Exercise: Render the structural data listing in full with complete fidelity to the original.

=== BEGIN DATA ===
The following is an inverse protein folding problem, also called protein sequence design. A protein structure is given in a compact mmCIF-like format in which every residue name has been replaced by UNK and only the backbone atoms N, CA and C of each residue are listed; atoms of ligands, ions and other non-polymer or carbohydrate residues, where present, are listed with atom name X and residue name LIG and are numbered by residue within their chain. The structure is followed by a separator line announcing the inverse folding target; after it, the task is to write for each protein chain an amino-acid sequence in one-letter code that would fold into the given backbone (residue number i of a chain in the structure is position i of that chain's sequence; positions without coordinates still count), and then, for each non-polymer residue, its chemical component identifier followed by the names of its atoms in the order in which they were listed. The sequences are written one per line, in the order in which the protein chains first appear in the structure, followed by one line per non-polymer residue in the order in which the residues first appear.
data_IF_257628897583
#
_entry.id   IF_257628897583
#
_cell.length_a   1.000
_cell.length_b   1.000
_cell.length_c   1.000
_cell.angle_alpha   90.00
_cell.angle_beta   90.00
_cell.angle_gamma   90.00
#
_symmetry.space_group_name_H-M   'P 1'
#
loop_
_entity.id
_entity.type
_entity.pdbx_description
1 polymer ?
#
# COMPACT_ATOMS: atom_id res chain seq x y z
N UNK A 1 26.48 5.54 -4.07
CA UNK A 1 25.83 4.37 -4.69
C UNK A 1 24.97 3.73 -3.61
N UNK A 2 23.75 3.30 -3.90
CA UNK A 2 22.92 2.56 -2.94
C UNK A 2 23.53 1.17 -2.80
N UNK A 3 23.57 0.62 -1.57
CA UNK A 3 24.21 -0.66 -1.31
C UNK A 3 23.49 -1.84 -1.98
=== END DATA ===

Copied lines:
The following is an inverse protein folding problem, also called protein sequence design. A protein structure is given in a compact mmCIF-like format in which every residue name has been replaced by UNK and only the backbone atoms N, CA and C of each residue are listed; atoms of ligands, ions and other non-polymer or carbohydrate residues, where present, are listed with atom name X and residue name LIG and are numbered by residue within their chain. The structure is followed by a separator line announcing the inverse folding target; after it, the task is to write for each protein chain an amino-acid sequence in one-letter code that would fold into the given backbone (residue number i of a chain in the structure is position i of that chain's sequence; positions without coordinates still count), and then, for each non-polymer residue, its chemical component identifier followed by the names of its atoms in the order in which they were listed. The sequences are written one per line, in the order in which the protein chains first appear in the structure, followed by one line per non-polymer residue in the order in which the residues first appear.
data_IF_257628897583
#
_entry.id   IF_257628897583
#
_cell.length_a   1.000
_cell.length_b   1.000
_cell.length_c   1.000
_cell.angle_alpha   90.00
_cell.angle_beta   90.00
_cell.angle_gamma   90.00
#
_symmetry.space_group_name_H-M   'P 1'
#
loop_
_entity.id
_entity.type
_entity.pdbx_description
1 polymer ?
#
# COMPACT_ATOMS: atom_id res chain seq x y z
N UNK A 1 26.48 5.54 -4.07
CA UNK A 1 25.83 4.37 -4.69
C UNK A 1 24.97 3.73 -3.61
N UNK A 2 23.75 3.30 -3.90
CA UNK A 2 22.92 2.56 -2.94
C UNK A 2 23.53 1.17 -2.80
N UNK A 3 23.57 0.62 -1.57
CA UNK A 3 24.21 -0.66 -1.31
C UNK A 3 23.49 -1.84 -1.98